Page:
Abdelrahman Wins 2001 Sigma Xi Research AwardThe national television slogan "wider is better" also describes the recent award-winning work of Mohamed Abdelrahman. His measurement system to control experiments and record and share data will aid a wider variety of researchers than current measurement applications now serve.
Abdelrahman, a TTU assistant professor of electrical and computer engineering, has been named TTU's 2001 Sigma Xi research award winner for his paper, "A Methodology for Development of Configurable Remote Access Measurement System," published in the December 2000 issue of ISA Transactions, a publication of the International Society for Measurement and Control.
The simplest measurement system is where a researcher manually operates an instrument and records the data. With digital computers, manual measurements can be done more efficiently by letting the computer collect the data -- but these systems involve complex programs that are often hard to write and update.
Abdelrahman's work is with the next enhanced step in measurement systems -- using technological advancements to allow instruments to be connected to servers that are in turn connected to the Internet. Through the Internet, researchers have control to set up the equipment and access experiments. It's an improvement on the currently available Internet-based measurement systems and offers an interface to complex measurement systems; that interface is easy to maintain, modify and expand.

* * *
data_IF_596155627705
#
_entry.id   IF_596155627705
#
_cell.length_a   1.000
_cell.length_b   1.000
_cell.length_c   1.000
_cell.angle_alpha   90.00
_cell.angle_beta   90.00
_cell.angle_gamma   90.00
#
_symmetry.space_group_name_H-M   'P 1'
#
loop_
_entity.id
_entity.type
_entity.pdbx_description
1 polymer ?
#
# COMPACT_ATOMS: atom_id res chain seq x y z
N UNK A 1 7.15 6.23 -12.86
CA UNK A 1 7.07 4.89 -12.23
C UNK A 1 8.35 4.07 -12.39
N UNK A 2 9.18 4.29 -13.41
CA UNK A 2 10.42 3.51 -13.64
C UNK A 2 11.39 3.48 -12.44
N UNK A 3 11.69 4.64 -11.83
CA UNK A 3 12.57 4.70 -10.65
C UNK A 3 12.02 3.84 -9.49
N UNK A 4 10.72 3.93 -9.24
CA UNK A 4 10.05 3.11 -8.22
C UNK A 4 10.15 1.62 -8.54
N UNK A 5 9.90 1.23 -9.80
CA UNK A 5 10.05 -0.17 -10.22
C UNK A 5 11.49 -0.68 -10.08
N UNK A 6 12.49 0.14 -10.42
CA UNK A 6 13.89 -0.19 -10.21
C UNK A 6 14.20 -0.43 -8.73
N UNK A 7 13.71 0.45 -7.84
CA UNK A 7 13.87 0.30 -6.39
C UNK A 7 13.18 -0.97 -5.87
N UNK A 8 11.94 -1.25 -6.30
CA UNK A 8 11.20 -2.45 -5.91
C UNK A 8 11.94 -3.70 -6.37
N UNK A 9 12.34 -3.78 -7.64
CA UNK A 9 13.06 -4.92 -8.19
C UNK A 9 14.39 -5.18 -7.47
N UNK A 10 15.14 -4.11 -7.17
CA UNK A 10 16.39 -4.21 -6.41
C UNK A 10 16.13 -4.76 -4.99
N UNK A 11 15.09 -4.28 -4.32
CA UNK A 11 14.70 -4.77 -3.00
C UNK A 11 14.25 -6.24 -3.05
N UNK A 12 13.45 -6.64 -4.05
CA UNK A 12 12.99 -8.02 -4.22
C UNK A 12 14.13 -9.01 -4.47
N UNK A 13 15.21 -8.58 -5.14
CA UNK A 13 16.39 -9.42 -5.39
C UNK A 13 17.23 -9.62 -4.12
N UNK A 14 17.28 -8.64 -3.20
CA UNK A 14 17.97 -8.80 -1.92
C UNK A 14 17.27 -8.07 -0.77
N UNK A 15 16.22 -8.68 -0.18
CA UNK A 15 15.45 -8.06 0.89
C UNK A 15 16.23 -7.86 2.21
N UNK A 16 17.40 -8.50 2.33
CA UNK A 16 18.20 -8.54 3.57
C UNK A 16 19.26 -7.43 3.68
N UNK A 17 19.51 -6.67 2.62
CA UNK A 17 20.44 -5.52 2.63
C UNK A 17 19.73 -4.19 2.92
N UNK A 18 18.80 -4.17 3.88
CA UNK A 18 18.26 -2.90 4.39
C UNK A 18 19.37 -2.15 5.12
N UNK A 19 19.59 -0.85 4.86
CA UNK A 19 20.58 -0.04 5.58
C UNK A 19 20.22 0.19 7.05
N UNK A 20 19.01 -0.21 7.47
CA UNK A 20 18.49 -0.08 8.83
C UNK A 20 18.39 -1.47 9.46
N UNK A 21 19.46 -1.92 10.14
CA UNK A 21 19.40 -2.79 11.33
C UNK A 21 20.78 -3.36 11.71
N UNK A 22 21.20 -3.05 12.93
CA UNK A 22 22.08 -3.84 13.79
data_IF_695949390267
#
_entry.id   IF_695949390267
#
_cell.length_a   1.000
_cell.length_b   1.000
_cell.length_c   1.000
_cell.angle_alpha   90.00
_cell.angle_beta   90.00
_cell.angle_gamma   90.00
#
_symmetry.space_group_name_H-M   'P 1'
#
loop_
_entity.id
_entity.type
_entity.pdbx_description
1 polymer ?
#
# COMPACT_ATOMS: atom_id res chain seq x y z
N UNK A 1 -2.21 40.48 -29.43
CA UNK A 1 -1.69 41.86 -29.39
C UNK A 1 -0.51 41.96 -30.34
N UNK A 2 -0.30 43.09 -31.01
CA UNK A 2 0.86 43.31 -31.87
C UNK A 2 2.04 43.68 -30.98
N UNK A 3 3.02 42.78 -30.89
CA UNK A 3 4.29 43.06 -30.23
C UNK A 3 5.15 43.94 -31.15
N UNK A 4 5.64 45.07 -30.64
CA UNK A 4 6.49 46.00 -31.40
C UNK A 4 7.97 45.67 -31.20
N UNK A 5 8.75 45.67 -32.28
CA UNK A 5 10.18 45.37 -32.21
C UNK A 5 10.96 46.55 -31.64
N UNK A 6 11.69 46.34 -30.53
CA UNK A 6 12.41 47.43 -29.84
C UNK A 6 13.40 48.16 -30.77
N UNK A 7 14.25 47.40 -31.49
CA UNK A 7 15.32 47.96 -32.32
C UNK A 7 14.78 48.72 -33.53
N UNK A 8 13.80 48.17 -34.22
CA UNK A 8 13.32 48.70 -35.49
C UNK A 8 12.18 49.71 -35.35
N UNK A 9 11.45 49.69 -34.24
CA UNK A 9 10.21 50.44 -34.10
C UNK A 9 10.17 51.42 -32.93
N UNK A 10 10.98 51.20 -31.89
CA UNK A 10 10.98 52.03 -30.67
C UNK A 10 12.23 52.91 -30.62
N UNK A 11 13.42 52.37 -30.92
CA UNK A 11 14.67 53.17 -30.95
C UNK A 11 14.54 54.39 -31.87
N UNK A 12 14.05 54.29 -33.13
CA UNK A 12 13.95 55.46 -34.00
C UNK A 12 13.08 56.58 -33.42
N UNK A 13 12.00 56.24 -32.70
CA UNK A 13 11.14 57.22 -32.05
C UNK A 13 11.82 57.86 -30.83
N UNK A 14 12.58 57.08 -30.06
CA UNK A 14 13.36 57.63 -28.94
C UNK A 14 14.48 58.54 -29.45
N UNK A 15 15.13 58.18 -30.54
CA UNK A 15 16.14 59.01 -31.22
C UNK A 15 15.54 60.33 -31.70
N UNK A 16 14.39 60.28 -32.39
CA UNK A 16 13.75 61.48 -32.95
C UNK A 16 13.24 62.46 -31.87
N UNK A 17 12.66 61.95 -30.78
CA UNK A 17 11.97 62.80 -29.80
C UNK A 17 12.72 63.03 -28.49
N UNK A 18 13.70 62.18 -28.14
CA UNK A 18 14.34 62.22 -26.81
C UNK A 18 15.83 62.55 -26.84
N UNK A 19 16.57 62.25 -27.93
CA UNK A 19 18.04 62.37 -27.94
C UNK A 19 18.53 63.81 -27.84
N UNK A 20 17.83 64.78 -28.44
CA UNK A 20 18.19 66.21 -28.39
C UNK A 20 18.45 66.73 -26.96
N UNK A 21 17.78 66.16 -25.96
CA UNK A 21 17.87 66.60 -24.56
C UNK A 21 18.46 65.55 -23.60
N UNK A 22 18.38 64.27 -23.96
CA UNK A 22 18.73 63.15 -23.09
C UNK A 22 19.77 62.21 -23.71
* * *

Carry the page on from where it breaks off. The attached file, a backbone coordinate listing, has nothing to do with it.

"Recent advances in the communication world are creating an ever increasing demand for the remote accessibility of facilities and sharing of resources among institutions," said Abdelrahman.
To answer that demand, the configurable remote access system (CRAMS) allows researchers to create a remotely accessible laboratory environment, whether it be a traditional lab or a remote, rural site thousands of miles away, using instruments connected to a personal computer server. What makes CRAMS different from other data gathering systems on the Internet is that it is not designed for one specific type of experiment. It is a generic application that allows users to set up instruments and collect and analyze data through the Internet.
"Many times it is not convenient or desirable for a researcher to be at a remote site, if your experiment is in Alaska, for instance," said Abdelrahman. "For hazardous environments, rural and remote sites, CRAMS can be used with instruments at the site to monitor and control the work."
CRAMS also provides extended access to research or educational laboratories.
"In a university setting, you may not be able to keep a lab open 24 hours a day, but with CRAMS, students could have continuous access to their experiments," he said. "Also, students sharing resources with others can have remote access to experiments through this system."
Abdelrahman's CRAMS research also received a certificate of excellence from the Seventh International Conference on Production Engineering Design and Control in Alexandria, Egypt, this year.Sigma Xi is an international scientific research society. Each year, the Tennessee Tech chapter recognizes excellent scientific research by one faculty member for a research paper published or accepted for publication.